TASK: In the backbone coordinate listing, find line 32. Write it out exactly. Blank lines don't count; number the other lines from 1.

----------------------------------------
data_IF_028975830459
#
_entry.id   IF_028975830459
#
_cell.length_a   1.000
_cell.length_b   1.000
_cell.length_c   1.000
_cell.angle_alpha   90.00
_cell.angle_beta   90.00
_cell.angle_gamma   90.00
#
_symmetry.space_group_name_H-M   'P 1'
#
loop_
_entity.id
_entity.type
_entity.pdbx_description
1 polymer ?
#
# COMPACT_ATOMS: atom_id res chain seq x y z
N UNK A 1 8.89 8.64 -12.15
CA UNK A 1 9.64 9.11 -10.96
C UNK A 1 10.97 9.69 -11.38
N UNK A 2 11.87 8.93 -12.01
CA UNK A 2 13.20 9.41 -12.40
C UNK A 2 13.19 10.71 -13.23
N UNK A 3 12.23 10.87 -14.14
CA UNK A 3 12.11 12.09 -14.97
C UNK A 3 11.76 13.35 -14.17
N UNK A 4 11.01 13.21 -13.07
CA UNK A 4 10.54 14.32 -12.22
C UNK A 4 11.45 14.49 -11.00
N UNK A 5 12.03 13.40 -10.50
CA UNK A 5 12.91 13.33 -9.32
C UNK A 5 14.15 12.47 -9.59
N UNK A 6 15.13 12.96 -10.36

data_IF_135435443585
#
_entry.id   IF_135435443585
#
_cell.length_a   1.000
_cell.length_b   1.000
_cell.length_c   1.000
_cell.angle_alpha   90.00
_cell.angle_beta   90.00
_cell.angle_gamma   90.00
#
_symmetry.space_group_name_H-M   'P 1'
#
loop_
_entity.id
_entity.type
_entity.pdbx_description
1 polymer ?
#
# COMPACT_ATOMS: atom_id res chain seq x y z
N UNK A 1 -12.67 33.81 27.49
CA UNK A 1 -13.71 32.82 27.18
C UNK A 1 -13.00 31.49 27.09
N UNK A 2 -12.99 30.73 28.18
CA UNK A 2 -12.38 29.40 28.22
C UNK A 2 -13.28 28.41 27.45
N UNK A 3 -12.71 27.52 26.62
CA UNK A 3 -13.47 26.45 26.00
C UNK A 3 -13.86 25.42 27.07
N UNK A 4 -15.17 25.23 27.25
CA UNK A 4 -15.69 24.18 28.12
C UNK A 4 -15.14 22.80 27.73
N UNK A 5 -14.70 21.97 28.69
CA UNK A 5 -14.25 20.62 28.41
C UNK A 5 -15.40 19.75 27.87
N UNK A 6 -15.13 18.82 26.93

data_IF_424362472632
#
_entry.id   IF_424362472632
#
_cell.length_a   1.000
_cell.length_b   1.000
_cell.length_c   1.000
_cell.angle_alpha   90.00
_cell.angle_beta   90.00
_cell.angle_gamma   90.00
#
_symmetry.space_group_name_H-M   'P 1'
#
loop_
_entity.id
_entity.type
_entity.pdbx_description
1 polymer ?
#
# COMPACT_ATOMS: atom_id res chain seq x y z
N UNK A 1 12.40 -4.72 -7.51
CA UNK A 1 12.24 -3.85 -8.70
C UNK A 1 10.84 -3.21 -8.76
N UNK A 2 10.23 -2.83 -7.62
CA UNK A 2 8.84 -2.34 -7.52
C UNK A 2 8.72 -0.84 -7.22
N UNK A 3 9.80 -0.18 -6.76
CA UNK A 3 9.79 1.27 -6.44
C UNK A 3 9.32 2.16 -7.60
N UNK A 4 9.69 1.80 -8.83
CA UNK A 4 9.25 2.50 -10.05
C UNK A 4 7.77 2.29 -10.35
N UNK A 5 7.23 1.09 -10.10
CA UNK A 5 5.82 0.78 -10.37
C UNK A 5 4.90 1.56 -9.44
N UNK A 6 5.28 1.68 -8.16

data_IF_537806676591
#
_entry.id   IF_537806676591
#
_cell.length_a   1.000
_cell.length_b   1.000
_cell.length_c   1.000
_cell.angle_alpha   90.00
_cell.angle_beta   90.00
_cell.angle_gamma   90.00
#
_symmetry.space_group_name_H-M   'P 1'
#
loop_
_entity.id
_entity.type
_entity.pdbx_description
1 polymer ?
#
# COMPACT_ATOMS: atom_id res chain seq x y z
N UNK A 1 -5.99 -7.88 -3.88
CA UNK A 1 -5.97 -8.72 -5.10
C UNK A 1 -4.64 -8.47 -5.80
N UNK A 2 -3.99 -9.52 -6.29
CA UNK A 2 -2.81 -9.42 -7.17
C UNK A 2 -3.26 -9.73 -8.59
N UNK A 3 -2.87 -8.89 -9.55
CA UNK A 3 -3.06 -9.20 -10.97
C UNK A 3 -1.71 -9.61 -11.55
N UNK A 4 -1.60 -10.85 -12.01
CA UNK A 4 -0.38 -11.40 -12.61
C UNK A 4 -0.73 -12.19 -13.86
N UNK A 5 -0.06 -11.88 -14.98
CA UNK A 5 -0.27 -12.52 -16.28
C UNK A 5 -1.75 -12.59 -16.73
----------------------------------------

C UNK A 4 11.45 14.49 -11.00